Regions and Innovation

Collaborating across Borders

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This report examines cross-border collaboration on innovation, building on case studies of cross-border areas that include the following countries: Finland, Sweden, Norway, Estonia, Denmark, Germany, Netherlands, Belgium, United Kingdom and Ireland.



Making cross-border instruments work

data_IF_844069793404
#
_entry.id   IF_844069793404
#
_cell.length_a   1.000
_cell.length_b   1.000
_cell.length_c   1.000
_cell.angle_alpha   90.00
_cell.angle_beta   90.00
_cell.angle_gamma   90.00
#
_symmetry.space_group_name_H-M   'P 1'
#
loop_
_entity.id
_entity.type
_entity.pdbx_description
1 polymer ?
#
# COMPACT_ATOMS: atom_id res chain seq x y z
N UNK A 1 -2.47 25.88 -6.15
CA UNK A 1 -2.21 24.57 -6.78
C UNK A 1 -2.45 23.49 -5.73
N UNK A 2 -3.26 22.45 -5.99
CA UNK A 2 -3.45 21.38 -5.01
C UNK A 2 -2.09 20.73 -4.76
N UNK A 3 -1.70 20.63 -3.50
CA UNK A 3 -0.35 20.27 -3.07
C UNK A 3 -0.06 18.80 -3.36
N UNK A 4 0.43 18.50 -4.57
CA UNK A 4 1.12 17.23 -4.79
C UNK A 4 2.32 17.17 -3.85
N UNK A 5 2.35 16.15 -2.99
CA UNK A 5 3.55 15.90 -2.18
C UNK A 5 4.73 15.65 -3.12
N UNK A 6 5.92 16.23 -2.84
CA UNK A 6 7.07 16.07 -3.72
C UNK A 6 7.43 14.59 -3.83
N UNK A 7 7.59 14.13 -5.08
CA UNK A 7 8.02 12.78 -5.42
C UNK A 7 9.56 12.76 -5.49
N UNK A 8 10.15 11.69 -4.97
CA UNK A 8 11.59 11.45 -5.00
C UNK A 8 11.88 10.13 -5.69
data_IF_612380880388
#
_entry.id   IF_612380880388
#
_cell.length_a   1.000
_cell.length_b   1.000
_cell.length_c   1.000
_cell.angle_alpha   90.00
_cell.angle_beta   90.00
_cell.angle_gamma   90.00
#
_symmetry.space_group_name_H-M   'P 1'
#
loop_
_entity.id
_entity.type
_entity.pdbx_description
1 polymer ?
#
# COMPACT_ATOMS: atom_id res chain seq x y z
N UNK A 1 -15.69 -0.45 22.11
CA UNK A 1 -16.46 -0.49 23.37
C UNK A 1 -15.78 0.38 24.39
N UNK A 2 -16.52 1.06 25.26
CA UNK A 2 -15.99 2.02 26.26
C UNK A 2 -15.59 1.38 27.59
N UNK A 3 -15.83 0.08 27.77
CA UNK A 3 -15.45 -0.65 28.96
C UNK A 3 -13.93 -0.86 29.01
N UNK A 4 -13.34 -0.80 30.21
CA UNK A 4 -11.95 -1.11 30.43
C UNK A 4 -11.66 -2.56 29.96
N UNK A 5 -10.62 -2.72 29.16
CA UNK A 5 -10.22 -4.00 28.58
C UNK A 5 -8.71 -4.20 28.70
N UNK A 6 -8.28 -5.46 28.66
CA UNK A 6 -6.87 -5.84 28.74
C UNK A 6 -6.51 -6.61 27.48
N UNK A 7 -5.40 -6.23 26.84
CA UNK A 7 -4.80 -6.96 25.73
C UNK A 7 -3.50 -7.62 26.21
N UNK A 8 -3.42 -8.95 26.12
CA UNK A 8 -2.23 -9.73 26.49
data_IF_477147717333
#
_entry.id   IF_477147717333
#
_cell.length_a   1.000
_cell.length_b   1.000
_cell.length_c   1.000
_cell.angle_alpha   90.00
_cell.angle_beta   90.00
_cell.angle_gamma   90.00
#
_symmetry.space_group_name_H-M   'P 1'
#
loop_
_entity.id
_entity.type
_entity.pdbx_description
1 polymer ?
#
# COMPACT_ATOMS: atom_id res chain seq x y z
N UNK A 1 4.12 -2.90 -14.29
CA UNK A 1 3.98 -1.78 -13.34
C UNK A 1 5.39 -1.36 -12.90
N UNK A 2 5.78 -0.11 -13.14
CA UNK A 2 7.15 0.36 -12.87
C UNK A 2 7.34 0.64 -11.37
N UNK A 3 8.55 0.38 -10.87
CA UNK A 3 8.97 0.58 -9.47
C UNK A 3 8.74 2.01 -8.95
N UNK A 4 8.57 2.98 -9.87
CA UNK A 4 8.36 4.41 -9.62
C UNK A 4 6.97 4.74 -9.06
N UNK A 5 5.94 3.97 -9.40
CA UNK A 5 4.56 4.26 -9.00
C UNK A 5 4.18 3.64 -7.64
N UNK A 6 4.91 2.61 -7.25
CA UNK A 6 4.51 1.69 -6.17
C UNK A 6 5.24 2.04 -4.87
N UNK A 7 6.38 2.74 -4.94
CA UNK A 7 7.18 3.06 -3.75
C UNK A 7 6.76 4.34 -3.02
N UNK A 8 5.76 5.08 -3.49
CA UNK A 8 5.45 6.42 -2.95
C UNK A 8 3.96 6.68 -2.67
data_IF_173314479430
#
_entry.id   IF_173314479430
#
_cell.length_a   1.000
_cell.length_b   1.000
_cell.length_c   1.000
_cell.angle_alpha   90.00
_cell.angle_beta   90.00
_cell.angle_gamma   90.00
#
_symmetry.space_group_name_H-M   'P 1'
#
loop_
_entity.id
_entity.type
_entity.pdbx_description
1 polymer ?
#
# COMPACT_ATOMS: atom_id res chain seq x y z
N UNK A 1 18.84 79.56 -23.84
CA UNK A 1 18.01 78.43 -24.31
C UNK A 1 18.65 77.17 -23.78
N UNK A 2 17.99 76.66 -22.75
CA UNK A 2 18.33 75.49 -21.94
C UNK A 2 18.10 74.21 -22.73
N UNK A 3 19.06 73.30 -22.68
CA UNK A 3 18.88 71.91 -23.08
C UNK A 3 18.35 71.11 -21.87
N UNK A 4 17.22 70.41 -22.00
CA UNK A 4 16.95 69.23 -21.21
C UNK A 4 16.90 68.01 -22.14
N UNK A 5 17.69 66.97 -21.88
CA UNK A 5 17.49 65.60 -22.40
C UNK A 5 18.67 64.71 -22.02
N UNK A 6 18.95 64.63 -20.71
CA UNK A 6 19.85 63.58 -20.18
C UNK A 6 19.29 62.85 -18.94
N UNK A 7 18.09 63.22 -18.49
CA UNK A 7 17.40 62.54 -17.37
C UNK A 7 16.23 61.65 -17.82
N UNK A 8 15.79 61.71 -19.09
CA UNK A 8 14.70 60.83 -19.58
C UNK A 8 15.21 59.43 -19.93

Cross-border instruments that contribute to an overall strategy are more likely to have economic impact than if they are simply a collection of different projects. Data, mapping exercises and other forms of policy intelligence can best inform how to prioritise action. Sometimes cross-border policy instruments are experimental: they can serve as test cases before mainstreaming, whereby cross-border actors can participate in traditional innovation programmes. Flexibility in instruments on both sides of the border can be an alternative. Instruments that seek to force actors to collaborate when they have disincentives to do so, due to financial reasons, regulations or lack of a quality innovation partner, will simply not be sustainable. International examples of policy instruments implemented on a cross-border basis have shown different degrees of success.


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